Illustration by Adelaide Tyrol
A small boy asked “what’s your favorite insect?” I answered without hesitation: caddisflies. Not the short-lived adults, which while charming in their own hairy moth-like way, do not capture my attention. My caddisfly predilection is reserved for the larval stages that last for most of the insect’s one or, less often, two or three year life span. These larvae, like their caterpillar cousins, make and use silk in ways that fascinate me. Silk permits their use of a wide variety of freshwater habitats and food sources.
Consider the caddisflies of the family Rhyacophilidae. Their name translates to “river loving,” and this preference serves them well in fast-flowing streams. They spin silk ropes that anchor firmly to rocky surfaces, helping them to defy the pull of currents, and stay off some trout’s dinner menu. Like ice climbers using crampons, they also have impressive claws that grow right out of their rear ends. Their anal claws and silk lines keep their bulging, segmented, Michelin-Man bodies secured while they scramble about, eating insects including other caddisflies.
A more patient hunting approach is used by caddisflies in the genus Nyctiophylax. They find shallow grooves in a stream rocks, and roof them over with stretched silk. There they wait, as a hunter might in a deer stand, until some insect takes its fatal step onto their gossamer tent. I can’t tell if this is a more or less effective tactic than the search and destroy approach of their rock loving cousins; Nyctiophylax larvae are certainly slimmer. But both groups are successful predators.
Two caddisfly families are distinguished by their complicated silk nets. Philoptamids sieve food particles from water using loose, finger-shaped nets under river bed stones. Hydropsychid caddisflies stand their ridged-framed nets right up in the water flow to maximize their catch. I can often find their nets by searching sunlit river beds for shadows on otherwise smooth rocks. Because these nets filter particles from the water column, in sufficient abundance they can improve water quality. My Saint Michael's College student researchers and I find that hydropsychids are particularly common in streams receiving particles eroded from urban and agricultural landscapes. The particles are an abundant source of digestible food, and can support large populations of these resilient insects.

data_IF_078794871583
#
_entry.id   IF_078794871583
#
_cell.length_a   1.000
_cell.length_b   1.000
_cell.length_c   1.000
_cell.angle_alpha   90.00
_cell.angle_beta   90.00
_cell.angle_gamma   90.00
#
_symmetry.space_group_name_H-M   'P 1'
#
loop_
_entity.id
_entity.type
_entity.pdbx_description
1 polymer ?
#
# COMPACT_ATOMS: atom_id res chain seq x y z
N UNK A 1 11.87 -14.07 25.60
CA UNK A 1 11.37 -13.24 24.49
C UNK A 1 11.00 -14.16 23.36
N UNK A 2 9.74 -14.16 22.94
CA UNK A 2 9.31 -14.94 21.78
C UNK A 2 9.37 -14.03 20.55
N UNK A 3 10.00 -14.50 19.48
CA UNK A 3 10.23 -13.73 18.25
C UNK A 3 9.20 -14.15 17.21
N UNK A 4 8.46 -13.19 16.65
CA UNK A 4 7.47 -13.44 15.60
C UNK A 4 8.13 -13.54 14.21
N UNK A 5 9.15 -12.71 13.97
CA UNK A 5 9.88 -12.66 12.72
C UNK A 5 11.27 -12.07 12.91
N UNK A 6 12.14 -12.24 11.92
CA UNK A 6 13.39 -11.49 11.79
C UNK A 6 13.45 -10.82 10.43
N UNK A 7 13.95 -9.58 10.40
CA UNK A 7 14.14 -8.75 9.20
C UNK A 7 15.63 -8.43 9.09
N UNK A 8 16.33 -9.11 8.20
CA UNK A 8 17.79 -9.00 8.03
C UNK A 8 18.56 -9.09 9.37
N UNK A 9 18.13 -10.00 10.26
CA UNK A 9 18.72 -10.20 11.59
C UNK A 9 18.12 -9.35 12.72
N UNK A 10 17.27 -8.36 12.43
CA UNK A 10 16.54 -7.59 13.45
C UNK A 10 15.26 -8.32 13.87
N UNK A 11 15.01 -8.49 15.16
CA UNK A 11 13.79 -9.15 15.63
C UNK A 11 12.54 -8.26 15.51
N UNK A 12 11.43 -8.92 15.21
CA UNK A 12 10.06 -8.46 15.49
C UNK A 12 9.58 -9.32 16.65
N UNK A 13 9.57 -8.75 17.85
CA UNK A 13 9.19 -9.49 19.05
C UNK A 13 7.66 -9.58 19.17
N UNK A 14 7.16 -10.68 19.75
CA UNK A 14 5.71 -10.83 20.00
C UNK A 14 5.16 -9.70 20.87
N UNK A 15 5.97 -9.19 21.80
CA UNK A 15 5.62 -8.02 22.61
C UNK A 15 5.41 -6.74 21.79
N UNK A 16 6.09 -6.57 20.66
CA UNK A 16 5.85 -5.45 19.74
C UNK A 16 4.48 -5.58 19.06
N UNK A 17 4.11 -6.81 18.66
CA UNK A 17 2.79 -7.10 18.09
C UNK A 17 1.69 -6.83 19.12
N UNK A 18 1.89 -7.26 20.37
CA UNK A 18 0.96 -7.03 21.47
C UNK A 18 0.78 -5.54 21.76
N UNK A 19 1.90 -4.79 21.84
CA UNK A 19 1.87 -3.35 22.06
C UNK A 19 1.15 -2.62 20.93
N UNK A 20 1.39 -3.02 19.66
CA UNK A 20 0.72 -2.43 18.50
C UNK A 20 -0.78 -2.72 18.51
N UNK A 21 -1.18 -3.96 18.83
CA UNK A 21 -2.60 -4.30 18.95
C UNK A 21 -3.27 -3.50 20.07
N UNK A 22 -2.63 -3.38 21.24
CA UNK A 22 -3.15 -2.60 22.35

Case-building caddisflies are more commonly found in cleaner streams. These species may have been the inspiration for the “caddisfly” name. In Elizabethan England, traveling salesmen – “cadice men” – attached their wares to their clothing. Similarly, case-building larvae construct silk-lined, sleeping-bag shaped body coverings, and ornament these with materials found in their habitat. Often, materials selected are specific to the type of caddisfly. Some use sand grains; others larger pebbles; still others use sticks and leaves. There are even caddisflies that cover themselves in growing liverwort leaves, and one species that uses snail shells.
All caddisflies use materials gathered in their immediate environments, and some species are less choosy than others. I have seen Neophylax cases made primarily from tiny pieces of broken brick eroded from a construction site. More than one intrepid artist has provided the insects with semiprecious stones, and sold their bedazzled cases as jewelry. I once kept some case-building caddisflies in an aquarium for a few months. I dropped in some wooden match sticks, along with natural aquatic vegetation. They incorporated the matches into log-cabin style cases.
All of this silk production – for tethering and camouflage – is costly to the insects. By some estimates, caddisflies invest more than ten percent of their resources in silk. This is a significant expenditure, and some caddisflies recycle silk by eating it.
Speaking of consumption, I’m reminded of Aldo Leopold’s comment that one should seek to cultivate a “refined taste in natural objects.” For whatever reason, my “refined taste” as an entomologist has developed as a preference for a silk-spinning, case-building aquatic insect. Of all the insects on the planet, why caddisflies? Why not? I hope no one asks me to choose a favorite caddisfly!
Thank you Nathan Buckley for your wonderful question. Declan McCabe teaches biology at Saint Michael’s College. His work with student researchers on insect communities in the Champlain Basin is funded by Vermont EPSCoR’s Grant NSF EPS Award #1556770 from the National Science Foundation.